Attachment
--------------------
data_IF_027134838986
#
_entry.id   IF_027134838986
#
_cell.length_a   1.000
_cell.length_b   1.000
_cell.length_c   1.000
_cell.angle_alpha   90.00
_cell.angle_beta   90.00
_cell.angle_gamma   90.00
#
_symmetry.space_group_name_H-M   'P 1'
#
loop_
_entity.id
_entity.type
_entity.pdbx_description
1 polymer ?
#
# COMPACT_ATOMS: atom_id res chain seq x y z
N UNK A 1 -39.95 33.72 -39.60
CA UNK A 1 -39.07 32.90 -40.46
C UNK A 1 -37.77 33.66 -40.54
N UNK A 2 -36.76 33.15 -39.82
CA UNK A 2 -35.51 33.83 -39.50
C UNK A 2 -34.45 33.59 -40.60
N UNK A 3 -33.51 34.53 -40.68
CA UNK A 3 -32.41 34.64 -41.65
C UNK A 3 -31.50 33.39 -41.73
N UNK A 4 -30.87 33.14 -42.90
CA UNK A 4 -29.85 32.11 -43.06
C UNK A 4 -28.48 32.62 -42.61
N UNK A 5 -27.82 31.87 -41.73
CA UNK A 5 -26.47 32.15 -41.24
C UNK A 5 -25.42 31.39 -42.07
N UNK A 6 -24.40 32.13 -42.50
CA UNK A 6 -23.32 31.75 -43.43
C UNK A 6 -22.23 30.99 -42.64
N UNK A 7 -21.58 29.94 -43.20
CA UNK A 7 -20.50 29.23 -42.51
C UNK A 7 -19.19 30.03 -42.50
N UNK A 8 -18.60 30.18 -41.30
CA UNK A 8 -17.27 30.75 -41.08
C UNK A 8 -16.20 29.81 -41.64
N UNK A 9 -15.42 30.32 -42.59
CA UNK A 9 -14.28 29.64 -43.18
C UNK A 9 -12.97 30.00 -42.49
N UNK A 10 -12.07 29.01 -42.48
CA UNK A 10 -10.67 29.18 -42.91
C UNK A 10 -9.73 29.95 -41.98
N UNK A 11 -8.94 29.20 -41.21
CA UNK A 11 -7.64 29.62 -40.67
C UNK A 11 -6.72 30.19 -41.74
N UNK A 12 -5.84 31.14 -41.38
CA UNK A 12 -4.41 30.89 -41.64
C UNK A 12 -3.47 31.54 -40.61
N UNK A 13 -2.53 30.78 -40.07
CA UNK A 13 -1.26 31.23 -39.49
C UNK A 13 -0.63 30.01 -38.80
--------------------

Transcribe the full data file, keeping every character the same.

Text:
data_IF_027134838986
#
_entry.id   IF_027134838986
#
_cell.length_a   1.000
_cell.length_b   1.000
_cell.length_c   1.000
_cell.angle_alpha   90.00
_cell.angle_beta   90.00
_cell.angle_gamma   90.00
#
_symmetry.space_group_name_H-M   'P 1'
#
loop_
_entity.id
_entity.type
_entity.pdbx_description
1 polymer ?
#
# COMPACT_ATOMS: atom_id res chain seq x y z
N UNK A 1 -39.95 33.72 -39.60
CA UNK A 1 -39.07 32.90 -40.46
C UNK A 1 -37.77 33.66 -40.54
N UNK A 2 -36.76 33.15 -39.82
CA UNK A 2 -35.51 33.83 -39.50
C UNK A 2 -34.45 33.59 -40.60
N UNK A 3 -33.51 34.53 -40.68
CA UNK A 3 -32.41 34.64 -41.65
C UNK A 3 -31.50 33.39 -41.73
N UNK A 4 -30.87 33.14 -42.90
CA UNK A 4 -29.85 32.11 -43.06
C UNK A 4 -28.48 32.62 -42.61
N UNK A 5 -27.82 31.87 -41.73
CA UNK A 5 -26.47 32.15 -41.24
C UNK A 5 -25.42 31.39 -42.07
N UNK A 6 -24.40 32.13 -42.50
CA UNK A 6 -23.32 31.75 -43.43
C UNK A 6 -22.23 30.99 -42.64
N UNK A 7 -21.58 29.94 -43.20
CA UNK A 7 -20.50 29.23 -42.51
C UNK A 7 -19.19 30.03 -42.50
N UNK A 8 -18.60 30.18 -41.30
CA UNK A 8 -17.27 30.75 -41.08
C UNK A 8 -16.20 29.81 -41.64
N UNK A 9 -15.42 30.32 -42.59
CA UNK A 9 -14.28 29.64 -43.18
C UNK A 9 -12.97 30.00 -42.49
N UNK A 10 -12.07 29.01 -42.48
CA UNK A 10 -10.67 29.18 -42.91
C UNK A 10 -9.73 29.95 -41.98
N UNK A 11 -8.94 29.20 -41.21
CA UNK A 11 -7.64 29.62 -40.67
C UNK A 11 -6.72 30.19 -41.74
N UNK A 12 -5.84 31.14 -41.38
CA UNK A 12 -4.41 30.89 -41.64
C UNK A 12 -3.47 31.54 -40.61
N UNK A 13 -2.53 30.78 -40.07
CA UNK A 13 -1.26 31.23 -39.49
C UNK A 13 -0.63 30.01 -38.80